The Results ends with the analysis of possible interactions between bases at different positions in the uptake signal sequence motif he derived. We motivate this analysis as a possible explanation of the discrepancy between his uptake sequence motif and the one I derived years ago for the uptake sequences in the H. influenzae genome. I'm reproducing the two motifs below and below them his figure of his interaction analysis.
The diagram is at the top of this post. The center four positions of the core (left segment) are greyed out, because their effect on uptake is so strong that we can't make confident inferences about their interactions with other positions. The black brackets above each segment indicates that all of the bracketed positions participate in interactions with all the positions in the other bracketed segments, as indicated by the blue arrows. However the positions within a single bracketed segments do not interact with each other, unlike the minor covariation interactions (figure below) we found long ago between adjacent positions in the genomic USS sequences (pdf of the paper here).
Anyway, back to the Discussion...
First we can explain how the interaction analysis nicely reinforces the hypothesis that the uptake sequences in the genome are there as a direct and unselected molecular-drive consequence of the bias of the uptake machinery. This is an 'exception that proves the rule' situation, where the initial finding that the simple uptake-bias motif didn't match the genomic USS motif created doubt about the hypothesis, and the subsequent demonstration that interactions explain the discrepancy increased our confidence in it.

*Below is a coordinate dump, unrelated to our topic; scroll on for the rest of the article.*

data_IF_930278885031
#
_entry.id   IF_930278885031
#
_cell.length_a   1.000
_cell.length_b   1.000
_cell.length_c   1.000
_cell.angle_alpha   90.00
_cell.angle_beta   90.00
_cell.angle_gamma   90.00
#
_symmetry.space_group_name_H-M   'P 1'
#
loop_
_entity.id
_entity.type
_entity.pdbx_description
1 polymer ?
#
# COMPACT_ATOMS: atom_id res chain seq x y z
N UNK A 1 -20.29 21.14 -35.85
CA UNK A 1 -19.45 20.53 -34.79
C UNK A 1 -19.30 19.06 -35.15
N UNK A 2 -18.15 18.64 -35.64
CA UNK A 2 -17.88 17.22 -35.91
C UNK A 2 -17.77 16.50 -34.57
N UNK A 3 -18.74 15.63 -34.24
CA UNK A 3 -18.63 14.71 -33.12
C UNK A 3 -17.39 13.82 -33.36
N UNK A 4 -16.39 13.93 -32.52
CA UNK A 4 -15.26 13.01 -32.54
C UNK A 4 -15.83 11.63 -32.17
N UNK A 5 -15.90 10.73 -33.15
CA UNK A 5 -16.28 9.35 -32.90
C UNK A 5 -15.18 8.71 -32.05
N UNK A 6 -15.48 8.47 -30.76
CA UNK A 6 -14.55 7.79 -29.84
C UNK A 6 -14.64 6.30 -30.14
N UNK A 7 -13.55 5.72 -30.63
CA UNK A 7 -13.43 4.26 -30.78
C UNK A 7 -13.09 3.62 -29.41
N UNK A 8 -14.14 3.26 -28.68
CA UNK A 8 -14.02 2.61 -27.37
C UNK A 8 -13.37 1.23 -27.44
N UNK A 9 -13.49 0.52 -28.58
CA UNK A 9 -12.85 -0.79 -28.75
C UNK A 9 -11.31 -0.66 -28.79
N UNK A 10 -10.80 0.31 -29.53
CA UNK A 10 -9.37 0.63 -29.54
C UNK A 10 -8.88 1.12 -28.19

Then we can say that this leaves only the uptake bias itself in need of an explanation, and that we propose that it exists as part of a solution to the mechanistic problem of getting stiff, highly charged DNA molecules through the narrow secretin pore. Because cells efficiently take up closed circular DNAs we know that uptake doesn't usually initiate at a fragment end, but must initiate internally on DNA fragments (see this very old post). We hypothesize that the uptake bias favours sequences that are readily kinked, and that this kinking occurs mainly as consequence of interactions between the uptake sequence and mutually-interacting proteins of the uptake machinery (the uptake motif is itself only slightly bent, at the T-tracts). One reason to think that proteins mediate the interactions is that adjacent positions don't interact with each other.
Perhaps we can here pose a specific model of what parts of the uptake sequence interact with what parts of the machinery... This should take into account that the T-tracts interact with the core positions but not with each other.
Finally we can discuss the known or possible uptake biases of other species. First the other Pasteurellaceae, then the Neisserias, and finally bacteria where uptake bias may have been overlooked.